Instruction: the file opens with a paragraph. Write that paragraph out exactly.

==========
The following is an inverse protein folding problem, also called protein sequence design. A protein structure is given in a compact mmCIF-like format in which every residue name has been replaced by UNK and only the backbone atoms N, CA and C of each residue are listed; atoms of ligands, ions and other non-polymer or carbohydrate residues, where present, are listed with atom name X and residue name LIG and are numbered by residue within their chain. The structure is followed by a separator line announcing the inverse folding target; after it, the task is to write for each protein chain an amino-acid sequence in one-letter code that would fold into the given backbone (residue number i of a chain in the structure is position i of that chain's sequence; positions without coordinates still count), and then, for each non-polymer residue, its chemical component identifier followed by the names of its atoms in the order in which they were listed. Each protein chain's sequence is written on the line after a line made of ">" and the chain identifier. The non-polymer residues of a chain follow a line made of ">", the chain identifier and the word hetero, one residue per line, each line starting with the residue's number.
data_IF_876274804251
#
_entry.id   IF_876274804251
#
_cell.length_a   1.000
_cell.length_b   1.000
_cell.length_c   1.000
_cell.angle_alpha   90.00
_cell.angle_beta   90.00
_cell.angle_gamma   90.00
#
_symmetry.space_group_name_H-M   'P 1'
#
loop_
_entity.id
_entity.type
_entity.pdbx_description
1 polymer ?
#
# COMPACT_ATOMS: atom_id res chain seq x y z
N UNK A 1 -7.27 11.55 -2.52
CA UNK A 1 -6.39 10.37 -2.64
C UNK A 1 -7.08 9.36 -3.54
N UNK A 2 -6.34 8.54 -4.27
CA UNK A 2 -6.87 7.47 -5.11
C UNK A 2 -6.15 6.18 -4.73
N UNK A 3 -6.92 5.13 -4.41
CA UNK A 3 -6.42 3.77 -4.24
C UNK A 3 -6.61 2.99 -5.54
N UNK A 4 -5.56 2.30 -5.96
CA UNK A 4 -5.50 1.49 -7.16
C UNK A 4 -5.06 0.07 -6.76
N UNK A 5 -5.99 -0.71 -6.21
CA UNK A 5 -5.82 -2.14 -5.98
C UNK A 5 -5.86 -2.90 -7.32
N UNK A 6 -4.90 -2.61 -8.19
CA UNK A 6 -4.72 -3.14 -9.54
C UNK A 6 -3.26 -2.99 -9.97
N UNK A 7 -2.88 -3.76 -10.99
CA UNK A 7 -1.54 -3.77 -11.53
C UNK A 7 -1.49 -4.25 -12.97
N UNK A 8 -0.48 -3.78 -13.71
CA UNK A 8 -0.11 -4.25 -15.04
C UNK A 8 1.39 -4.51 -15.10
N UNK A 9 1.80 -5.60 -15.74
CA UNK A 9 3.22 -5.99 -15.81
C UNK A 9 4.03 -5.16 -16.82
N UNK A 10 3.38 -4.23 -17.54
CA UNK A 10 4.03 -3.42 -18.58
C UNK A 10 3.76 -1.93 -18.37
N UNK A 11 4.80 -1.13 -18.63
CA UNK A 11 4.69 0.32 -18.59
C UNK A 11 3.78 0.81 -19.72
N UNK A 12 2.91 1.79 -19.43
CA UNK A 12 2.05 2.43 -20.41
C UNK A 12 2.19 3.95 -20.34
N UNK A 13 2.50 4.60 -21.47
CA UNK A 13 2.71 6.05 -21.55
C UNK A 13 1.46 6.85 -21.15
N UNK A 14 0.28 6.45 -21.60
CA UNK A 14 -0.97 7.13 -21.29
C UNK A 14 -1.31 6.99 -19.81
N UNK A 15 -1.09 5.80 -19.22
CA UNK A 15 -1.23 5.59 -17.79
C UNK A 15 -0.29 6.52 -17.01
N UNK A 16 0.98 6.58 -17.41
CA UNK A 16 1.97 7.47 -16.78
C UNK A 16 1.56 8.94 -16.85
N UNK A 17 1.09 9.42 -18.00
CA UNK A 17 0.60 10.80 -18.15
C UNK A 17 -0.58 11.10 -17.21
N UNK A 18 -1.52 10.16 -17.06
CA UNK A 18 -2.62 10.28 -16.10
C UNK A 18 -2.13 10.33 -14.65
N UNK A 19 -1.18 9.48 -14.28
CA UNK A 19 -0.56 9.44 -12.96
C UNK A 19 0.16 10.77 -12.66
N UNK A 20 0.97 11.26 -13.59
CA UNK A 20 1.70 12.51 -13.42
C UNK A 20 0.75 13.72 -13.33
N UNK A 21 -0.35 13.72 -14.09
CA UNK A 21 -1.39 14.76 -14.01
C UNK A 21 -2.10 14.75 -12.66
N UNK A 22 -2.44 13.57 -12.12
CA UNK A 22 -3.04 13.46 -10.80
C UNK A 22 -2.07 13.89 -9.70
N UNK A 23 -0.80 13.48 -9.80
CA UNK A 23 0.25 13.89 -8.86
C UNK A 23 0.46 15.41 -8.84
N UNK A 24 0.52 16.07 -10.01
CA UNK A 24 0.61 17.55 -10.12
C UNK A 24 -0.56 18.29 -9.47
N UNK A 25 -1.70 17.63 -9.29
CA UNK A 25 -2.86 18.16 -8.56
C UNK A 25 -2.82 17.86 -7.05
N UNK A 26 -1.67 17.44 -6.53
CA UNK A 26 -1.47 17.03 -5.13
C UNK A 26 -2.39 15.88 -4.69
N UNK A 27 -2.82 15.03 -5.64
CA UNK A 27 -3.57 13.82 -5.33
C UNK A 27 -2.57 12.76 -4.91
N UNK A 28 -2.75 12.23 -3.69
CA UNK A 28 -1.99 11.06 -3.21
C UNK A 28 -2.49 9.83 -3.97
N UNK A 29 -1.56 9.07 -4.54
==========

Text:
The following is an inverse protein folding problem, also called protein sequence design. A protein structure is given in a compact mmCIF-like format in which every residue name has been replaced by UNK and only the backbone atoms N, CA and C of each residue are listed; atoms of ligands, ions and other non-polymer or carbohydrate residues, where present, are listed with atom name X and residue name LIG and are numbered by residue within their chain. The structure is followed by a separator line announcing the inverse folding target; after it, the task is to write for each protein chain an amino-acid sequence in one-letter code that would fold into the given backbone (residue number i of a chain in the structure is position i of that chain's sequence; positions without coordinates still count), and then, for each non-polymer residue, its chemical component identifier followed by the names of its atoms in the order in which they were listed. Each protein chain's sequence is written on the line after a line made of ">" and the chain identifier. The non-polymer residues of a chain follow a line made of ">", the chain identifier and the word hetero, one residue per line, each line starting with the residue's number.